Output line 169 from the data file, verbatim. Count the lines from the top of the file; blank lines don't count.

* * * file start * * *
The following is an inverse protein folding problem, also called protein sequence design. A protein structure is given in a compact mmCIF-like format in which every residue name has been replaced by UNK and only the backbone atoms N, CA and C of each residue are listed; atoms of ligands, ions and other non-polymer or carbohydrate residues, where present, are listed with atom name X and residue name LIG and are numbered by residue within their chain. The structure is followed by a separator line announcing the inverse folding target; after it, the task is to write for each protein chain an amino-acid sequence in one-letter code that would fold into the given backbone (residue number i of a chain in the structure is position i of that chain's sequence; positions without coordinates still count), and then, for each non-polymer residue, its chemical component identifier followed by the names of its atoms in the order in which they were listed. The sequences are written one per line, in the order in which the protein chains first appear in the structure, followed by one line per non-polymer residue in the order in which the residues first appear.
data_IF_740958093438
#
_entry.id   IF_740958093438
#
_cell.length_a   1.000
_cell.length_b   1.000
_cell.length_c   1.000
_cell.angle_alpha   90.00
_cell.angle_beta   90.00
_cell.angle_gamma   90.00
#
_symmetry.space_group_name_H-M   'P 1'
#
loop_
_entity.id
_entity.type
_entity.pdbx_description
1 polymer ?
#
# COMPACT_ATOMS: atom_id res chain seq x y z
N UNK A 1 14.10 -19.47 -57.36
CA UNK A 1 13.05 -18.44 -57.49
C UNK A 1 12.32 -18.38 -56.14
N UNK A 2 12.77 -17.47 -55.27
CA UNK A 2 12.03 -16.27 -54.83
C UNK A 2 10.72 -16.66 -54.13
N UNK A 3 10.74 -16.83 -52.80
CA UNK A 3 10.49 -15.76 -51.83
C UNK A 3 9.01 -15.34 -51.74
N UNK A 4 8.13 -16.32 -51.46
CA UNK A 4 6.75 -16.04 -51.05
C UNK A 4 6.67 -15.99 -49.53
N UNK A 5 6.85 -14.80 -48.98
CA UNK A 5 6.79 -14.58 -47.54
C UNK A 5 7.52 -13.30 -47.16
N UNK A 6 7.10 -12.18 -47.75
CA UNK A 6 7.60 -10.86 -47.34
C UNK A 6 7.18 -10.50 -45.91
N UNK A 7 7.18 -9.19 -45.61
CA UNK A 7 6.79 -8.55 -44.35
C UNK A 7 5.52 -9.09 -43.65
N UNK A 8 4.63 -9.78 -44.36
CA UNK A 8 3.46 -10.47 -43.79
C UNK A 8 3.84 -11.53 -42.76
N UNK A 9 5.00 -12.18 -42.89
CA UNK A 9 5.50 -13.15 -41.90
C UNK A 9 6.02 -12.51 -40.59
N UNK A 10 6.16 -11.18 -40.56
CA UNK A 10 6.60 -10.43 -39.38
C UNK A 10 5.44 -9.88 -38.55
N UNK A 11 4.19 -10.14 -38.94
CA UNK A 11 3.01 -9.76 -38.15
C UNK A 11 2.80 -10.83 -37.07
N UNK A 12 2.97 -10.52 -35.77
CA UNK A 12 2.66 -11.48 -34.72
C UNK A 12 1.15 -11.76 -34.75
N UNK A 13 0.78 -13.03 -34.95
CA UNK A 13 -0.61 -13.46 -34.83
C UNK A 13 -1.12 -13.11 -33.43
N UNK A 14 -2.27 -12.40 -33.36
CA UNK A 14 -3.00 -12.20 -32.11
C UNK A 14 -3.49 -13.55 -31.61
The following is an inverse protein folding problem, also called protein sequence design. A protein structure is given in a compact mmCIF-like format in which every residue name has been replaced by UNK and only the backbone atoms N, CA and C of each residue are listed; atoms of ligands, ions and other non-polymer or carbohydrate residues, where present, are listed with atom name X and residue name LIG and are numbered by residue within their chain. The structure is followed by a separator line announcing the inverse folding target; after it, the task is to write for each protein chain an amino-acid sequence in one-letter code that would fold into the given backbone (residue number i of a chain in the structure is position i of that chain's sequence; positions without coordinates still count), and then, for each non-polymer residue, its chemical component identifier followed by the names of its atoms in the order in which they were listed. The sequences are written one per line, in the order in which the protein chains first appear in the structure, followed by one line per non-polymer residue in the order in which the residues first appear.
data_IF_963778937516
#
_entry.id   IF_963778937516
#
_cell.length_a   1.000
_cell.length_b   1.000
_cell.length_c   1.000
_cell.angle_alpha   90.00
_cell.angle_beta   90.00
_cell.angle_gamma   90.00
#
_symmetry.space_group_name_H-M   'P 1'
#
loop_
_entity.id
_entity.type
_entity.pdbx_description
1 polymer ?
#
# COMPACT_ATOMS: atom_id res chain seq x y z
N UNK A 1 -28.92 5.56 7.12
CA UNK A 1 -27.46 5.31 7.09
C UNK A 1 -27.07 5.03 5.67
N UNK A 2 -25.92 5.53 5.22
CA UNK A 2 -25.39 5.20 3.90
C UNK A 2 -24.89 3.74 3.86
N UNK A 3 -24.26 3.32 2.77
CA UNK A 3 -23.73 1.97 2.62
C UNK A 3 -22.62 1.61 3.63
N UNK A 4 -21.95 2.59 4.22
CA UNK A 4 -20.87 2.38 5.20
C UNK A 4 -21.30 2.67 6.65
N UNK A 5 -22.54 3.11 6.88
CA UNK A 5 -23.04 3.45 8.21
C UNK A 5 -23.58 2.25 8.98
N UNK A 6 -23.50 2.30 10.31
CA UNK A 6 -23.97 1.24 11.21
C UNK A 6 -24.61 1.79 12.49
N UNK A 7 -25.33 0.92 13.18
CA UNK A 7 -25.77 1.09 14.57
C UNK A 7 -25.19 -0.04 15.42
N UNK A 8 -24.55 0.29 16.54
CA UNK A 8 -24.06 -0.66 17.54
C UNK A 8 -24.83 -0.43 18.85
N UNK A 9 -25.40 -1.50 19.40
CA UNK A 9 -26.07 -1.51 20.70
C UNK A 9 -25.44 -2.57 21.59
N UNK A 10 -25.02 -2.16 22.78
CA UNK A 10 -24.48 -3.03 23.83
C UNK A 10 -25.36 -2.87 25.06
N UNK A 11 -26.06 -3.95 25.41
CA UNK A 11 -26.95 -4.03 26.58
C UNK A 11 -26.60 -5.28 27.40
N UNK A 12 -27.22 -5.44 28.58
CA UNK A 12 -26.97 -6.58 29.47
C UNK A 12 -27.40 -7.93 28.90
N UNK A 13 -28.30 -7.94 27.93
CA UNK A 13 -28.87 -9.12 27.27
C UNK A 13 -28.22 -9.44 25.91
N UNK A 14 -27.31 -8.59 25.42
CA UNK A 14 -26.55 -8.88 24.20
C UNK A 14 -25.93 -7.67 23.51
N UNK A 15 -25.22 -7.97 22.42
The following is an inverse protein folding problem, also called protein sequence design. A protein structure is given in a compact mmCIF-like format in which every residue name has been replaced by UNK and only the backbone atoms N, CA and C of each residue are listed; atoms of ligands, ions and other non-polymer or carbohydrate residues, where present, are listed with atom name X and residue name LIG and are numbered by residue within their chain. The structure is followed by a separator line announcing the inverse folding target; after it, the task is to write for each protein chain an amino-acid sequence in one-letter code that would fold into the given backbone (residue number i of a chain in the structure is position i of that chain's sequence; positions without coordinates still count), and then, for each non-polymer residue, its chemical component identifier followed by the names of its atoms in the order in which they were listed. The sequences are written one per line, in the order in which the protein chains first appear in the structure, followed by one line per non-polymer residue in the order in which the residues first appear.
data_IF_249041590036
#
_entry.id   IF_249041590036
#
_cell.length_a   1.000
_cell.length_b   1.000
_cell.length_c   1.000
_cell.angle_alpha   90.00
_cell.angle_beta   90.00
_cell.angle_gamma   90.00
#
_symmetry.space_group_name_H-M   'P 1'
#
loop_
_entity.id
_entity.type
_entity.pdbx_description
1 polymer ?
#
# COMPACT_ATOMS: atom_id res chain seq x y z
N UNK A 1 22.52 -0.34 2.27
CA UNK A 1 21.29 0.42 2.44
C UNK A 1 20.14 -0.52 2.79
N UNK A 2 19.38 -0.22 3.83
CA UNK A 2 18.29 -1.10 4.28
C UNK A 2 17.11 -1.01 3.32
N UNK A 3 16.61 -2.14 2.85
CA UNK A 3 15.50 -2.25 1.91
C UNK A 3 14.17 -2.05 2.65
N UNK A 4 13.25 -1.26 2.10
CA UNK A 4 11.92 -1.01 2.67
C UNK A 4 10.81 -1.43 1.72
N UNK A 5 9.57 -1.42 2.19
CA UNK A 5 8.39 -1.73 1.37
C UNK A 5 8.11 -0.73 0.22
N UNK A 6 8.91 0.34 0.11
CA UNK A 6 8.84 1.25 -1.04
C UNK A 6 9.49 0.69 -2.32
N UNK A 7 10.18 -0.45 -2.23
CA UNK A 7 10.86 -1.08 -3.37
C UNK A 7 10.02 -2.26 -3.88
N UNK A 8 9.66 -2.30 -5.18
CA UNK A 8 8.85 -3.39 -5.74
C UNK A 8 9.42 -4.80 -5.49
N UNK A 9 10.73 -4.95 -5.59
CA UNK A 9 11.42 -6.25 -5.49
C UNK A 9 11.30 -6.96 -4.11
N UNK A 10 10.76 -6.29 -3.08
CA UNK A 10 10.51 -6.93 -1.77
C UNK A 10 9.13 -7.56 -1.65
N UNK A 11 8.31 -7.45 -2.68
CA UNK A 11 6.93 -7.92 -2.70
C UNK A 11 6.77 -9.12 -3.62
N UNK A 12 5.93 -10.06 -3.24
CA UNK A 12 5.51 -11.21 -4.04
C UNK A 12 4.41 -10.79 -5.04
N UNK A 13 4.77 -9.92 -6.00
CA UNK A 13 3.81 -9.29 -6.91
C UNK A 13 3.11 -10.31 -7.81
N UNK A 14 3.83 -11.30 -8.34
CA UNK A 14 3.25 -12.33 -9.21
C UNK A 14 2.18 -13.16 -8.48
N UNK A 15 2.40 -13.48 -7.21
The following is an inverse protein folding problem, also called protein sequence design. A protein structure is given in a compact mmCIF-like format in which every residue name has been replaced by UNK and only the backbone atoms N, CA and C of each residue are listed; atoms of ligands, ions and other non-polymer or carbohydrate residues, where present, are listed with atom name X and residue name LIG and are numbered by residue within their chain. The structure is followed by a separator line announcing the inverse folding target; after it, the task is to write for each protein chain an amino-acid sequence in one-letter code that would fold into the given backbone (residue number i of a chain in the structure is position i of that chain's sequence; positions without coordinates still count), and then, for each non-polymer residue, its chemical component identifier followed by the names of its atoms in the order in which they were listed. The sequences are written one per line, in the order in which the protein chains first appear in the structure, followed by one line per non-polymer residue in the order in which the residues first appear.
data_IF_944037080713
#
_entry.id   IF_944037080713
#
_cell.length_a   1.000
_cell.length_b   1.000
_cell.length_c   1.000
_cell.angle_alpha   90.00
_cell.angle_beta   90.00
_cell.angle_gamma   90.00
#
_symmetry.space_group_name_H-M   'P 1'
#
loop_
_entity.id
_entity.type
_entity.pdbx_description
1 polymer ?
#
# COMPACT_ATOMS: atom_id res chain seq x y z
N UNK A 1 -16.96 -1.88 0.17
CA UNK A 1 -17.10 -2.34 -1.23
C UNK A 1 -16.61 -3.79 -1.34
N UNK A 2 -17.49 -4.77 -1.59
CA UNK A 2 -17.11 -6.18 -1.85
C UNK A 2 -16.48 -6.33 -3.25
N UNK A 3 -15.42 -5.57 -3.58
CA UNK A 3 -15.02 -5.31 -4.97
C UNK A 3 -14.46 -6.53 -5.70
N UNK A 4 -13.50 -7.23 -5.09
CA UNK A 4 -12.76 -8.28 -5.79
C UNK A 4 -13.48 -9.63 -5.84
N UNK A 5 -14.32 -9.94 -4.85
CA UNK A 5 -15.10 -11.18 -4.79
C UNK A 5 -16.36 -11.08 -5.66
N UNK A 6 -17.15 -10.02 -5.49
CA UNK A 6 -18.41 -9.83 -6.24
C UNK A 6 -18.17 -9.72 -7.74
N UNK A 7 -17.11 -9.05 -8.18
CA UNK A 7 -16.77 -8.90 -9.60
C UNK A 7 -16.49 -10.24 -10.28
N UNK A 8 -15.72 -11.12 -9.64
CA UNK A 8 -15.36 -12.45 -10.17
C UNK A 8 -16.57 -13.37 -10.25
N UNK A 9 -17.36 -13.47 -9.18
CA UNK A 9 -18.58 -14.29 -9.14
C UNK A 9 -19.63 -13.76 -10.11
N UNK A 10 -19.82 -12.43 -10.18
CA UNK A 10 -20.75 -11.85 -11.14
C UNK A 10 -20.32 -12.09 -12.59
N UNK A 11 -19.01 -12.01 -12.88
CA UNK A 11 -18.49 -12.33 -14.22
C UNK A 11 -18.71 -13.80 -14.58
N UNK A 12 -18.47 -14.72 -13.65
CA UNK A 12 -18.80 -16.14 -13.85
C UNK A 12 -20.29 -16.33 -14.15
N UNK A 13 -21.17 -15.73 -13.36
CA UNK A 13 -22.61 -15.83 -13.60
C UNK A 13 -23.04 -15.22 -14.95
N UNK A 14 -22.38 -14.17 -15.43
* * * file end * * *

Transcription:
C UNK A 7 10.02 -2.26 -3.88